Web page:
I have now to request that, if you have not already done so, you will send to me as soon as possible a statement of the numbers, positions, and conditions of the troops in your department, together with the same information in regard to the enemy, as far as you can give it.
I am, very truly, yours,
GEO. B. McCLELLAN,
Major-General, Commanding U. S. Army.
LOUISVILLE, January 13, 1862.
Major General GEORGE B. McCLELLAN,
Commanding U. S. Army:
MY DEAR FRIEND: I did not mean to be understood in my dispatch to the President as attaching little importance to the movement on East Tennessee; on the contrary, it is evidently of the highest importance, if thoroughly carried out; but I believe that if the other object were attained the same result would be accomplished quite as promptly and effectually. I have taken to step thus far has not had that in view also. It is certainly more favorable to its success that my whole attention has seemed to be devoted to Bowling Green, for it has had the effect to withdraw nearly the whole of the enemy's attention from East Tennessee, while an apparent preparation for it on our side would have made its force more formidable. As I told you in my dispatch, I shall now devote myself to it, contenting myself, as far as Bowling Green is concerned, with holding it in check and concealing my design as long as possible.
The presence of Zollicoffer at Mill Springs, although an obstacle, I do not regard as altogether unfortunate, as it affords a reason for send ing a considerable force to that point. He has entrenched himself on both sides of the river, which is readily navigable, and affords him facilities for supplying himself from Nashville. i have sent Thomas there, with the remainder of his division, in all some 14,000 men and twenty-six pieces of artillery, and have ordered a brigade and battery to the river at Jamestown, by which I hope to stop Zollicoffer's supplies through that channel. As soon as our means of transportation will permit I will establish a depot at Somerset and commence our movement. At present it is with the greatest difficulty that the troops are supplied, and I am quite sure that I have not let the subject of transportation rest. Colonel Swords is now sick, and has evidently not been able to work. I am afraid Cross will not be much better. The Tennessee arms are being unpacked and put it order and forwarded to Lebanon.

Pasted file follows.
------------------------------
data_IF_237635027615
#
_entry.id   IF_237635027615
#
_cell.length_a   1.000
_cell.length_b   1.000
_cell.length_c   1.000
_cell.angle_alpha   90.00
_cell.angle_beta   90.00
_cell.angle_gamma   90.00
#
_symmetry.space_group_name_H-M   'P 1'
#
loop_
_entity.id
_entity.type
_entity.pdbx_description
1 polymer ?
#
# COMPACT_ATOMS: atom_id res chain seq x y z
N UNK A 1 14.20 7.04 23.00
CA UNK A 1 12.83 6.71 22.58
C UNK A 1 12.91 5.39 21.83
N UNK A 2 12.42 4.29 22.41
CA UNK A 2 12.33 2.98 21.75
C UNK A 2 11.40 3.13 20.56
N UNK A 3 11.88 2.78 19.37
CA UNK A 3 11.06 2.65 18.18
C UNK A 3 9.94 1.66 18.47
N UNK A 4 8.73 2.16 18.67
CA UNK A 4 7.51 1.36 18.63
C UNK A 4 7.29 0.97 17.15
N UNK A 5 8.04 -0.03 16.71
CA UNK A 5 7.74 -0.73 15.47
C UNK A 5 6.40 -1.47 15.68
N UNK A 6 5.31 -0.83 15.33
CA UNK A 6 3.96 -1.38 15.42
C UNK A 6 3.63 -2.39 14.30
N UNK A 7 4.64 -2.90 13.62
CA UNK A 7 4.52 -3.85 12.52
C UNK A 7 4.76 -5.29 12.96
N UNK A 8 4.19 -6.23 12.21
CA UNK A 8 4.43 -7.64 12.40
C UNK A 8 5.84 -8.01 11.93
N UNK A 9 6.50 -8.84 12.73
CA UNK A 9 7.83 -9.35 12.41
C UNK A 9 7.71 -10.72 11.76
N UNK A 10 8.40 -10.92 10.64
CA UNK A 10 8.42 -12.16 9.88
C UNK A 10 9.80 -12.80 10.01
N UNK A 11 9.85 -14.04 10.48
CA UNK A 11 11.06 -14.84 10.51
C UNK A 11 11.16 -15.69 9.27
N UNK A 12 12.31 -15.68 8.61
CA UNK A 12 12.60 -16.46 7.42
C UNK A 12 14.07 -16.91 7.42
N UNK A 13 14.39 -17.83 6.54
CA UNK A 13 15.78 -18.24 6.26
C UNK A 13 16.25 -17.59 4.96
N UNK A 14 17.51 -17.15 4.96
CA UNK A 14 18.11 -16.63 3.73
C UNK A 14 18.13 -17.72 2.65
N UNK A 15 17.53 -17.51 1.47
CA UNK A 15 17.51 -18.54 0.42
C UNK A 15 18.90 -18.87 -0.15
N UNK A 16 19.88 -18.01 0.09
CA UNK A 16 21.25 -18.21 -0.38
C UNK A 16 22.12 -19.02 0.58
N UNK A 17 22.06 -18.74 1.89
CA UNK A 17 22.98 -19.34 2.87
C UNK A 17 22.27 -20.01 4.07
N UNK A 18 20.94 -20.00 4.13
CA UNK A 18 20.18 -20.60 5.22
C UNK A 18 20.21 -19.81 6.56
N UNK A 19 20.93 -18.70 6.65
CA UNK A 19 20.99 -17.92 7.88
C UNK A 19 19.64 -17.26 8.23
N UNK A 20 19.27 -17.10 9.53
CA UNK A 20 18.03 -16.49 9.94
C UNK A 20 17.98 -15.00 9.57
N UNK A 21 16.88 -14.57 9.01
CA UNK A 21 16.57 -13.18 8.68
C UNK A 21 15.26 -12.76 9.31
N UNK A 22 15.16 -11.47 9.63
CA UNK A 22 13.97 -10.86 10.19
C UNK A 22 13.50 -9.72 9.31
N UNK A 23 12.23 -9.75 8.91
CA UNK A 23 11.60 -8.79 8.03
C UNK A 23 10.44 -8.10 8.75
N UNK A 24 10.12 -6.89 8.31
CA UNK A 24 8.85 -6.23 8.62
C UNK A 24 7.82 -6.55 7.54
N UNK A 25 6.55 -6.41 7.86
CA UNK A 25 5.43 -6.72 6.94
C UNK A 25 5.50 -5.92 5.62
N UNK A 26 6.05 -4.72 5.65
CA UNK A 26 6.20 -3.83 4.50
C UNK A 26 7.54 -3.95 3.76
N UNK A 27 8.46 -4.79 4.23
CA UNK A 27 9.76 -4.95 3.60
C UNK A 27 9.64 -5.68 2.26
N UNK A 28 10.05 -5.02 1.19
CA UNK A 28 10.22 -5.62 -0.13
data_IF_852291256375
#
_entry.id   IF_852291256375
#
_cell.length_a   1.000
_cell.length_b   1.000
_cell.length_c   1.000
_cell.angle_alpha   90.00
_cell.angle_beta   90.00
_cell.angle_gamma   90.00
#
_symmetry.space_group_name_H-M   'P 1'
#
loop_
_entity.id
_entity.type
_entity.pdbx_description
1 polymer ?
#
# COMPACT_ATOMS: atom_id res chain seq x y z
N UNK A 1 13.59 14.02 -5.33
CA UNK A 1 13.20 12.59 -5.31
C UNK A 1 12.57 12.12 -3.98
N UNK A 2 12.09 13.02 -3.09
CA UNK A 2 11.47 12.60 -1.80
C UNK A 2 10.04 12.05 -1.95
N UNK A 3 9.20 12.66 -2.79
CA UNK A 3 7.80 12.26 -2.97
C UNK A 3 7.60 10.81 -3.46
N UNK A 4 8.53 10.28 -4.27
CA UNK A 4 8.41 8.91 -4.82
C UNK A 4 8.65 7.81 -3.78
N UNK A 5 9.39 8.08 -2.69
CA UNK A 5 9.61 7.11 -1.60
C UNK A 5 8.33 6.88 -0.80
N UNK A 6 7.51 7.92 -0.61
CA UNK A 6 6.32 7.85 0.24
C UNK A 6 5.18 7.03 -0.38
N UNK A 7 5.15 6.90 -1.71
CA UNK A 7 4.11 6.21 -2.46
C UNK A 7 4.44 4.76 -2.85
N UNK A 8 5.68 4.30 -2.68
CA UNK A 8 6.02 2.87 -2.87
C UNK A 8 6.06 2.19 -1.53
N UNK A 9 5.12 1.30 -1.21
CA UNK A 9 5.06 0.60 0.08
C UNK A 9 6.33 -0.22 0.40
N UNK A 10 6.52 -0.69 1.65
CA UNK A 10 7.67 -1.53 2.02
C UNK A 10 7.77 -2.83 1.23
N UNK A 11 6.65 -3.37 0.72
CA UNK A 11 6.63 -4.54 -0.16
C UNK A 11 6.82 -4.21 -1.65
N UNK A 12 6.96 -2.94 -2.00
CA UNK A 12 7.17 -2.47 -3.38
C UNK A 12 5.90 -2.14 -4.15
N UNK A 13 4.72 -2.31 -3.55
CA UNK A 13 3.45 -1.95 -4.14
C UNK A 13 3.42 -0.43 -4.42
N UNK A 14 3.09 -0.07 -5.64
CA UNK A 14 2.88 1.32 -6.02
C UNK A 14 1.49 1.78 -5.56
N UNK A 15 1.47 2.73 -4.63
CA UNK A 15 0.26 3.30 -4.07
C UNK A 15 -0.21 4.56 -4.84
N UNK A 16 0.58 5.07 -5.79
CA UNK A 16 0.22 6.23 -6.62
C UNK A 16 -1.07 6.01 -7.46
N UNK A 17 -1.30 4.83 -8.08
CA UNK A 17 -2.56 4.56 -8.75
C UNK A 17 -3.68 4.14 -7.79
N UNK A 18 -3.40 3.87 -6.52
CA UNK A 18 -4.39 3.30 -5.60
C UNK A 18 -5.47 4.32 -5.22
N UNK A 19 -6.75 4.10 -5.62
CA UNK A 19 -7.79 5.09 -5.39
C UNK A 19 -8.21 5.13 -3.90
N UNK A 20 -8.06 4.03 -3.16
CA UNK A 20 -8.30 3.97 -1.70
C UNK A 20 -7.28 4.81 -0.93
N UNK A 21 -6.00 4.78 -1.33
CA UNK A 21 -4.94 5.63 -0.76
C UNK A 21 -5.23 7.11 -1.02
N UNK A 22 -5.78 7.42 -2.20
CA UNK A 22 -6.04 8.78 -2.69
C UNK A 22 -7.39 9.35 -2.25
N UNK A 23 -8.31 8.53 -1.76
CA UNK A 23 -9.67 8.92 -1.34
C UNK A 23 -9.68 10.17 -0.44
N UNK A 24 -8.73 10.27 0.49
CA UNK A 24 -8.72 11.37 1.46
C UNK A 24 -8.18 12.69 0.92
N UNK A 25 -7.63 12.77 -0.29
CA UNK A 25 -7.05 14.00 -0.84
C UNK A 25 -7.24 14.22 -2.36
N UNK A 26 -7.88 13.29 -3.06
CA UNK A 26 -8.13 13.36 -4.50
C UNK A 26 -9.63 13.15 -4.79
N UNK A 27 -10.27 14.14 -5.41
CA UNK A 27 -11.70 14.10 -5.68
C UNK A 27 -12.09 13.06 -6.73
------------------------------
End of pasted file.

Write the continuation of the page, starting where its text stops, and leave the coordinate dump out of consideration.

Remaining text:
It is not too early to consider some matters connected with this movement. The first column may be from 8,000 to 10,000 strong, but it should be promptly supported and its communications kept open. It will no doubt very soon draw off some of the force now in front of us, but at first we cannot reduce the force on Green River very much. I shall have to take a division from there unless we succeed in destroying Zollicoffer's force entirely, which perhaps is too much to calculate upon.
By the organization of the Kentucky regiment and the introduction of raw regiments from Ohio and Indiana our numerical strength has suddenly risen from 70,000 to 90,000. It is unnecessary to say that a large proportion of this is unfit for active operations. However, it will answer a certain purpose. It is organized into twenty-three bri-